On Friday, Speaker Nancy Pelosi surprised observers and announced she will seek the position of minority leader once Republicans take control of the House, and Congressman John Yarmuth says he supports her decision.
“Over the course of my four years in Congress, the vote that I am most proud of is electing Nancy Pelosi as the first female Speaker of the House. Speaker Pelosi has proven time and time again that she is able to build consensus in a caucus comprised of members from all across the ideological spectrum. Her dedication to advancing policies that improve the lives of all Americans is clearly evident in the significant legislative accomplishments that have been achieved with her as Speaker. These decisions, like all I make, are about what is in the best interests of my constituents and the country, about principle and not personalities — and that is why I will support Nancy Pelosi as House Democratic Leader in the 112th Congress.”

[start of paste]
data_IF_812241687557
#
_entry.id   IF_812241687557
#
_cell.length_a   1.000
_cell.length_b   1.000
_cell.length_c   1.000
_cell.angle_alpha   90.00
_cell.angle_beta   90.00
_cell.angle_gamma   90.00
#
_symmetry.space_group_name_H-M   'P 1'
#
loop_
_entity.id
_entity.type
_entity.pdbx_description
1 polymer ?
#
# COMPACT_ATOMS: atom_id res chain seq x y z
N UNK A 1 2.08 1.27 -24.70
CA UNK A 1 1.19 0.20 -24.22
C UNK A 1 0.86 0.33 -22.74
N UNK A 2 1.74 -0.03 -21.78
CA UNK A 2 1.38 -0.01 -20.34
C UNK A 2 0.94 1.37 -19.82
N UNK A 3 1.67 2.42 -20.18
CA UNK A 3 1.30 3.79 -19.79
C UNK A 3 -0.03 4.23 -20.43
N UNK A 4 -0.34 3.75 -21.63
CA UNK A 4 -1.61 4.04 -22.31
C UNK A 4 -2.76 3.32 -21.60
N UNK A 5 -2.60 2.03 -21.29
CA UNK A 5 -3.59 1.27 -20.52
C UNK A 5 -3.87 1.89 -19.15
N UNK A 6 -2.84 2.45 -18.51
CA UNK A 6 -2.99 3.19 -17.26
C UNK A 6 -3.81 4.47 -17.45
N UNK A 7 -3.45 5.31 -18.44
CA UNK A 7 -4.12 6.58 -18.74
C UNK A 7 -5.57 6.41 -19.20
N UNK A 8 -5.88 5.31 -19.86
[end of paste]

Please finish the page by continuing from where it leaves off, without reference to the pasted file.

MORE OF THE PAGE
Over the course of the midterm election, Republicans had successfully portrayed Pelosi as the embodiment of liberal overreach, which led to the GOP’s historic victory Tuesday night. There had been speculation that House Majority Leader Steny Hoyer would ascend to the position of minority leader and that Pelosi would gracefully bow out.
Asked about that prospect, Yarmuth told WHAS-11′s Joe Arnold and WFPL’s Gabe Bullard that he backed Hoyer, but went further by questioning if Pelosi was the right person to take the Democratic Party into 2011.
“I would support Steny Hoyer for minority leader,” said Yarmuth in an interview Thursday. “I know there is some thought Nancy Pelosi may stay around. And as good a leader she has been I don’t think she’s the right leader to take us forward. I think Steny will be a perfect spokesman for the Democratic Party in the House and I would support him.”
Three days after the election, however, Pelosi made it clear she wasn’t going anywhere and Hoyer announced his intentions to run for in minority whip in a possible joust with Congressman James Clyburn of South Carolina. Seeing the political winds shifting, Yarmuth fell in line and supported Pelosi’s decision.
When asked about the apparent change of heart, a spokesman in Yarmuth’s office said his comments were made in a different context and before the candidates for minority leader were announced.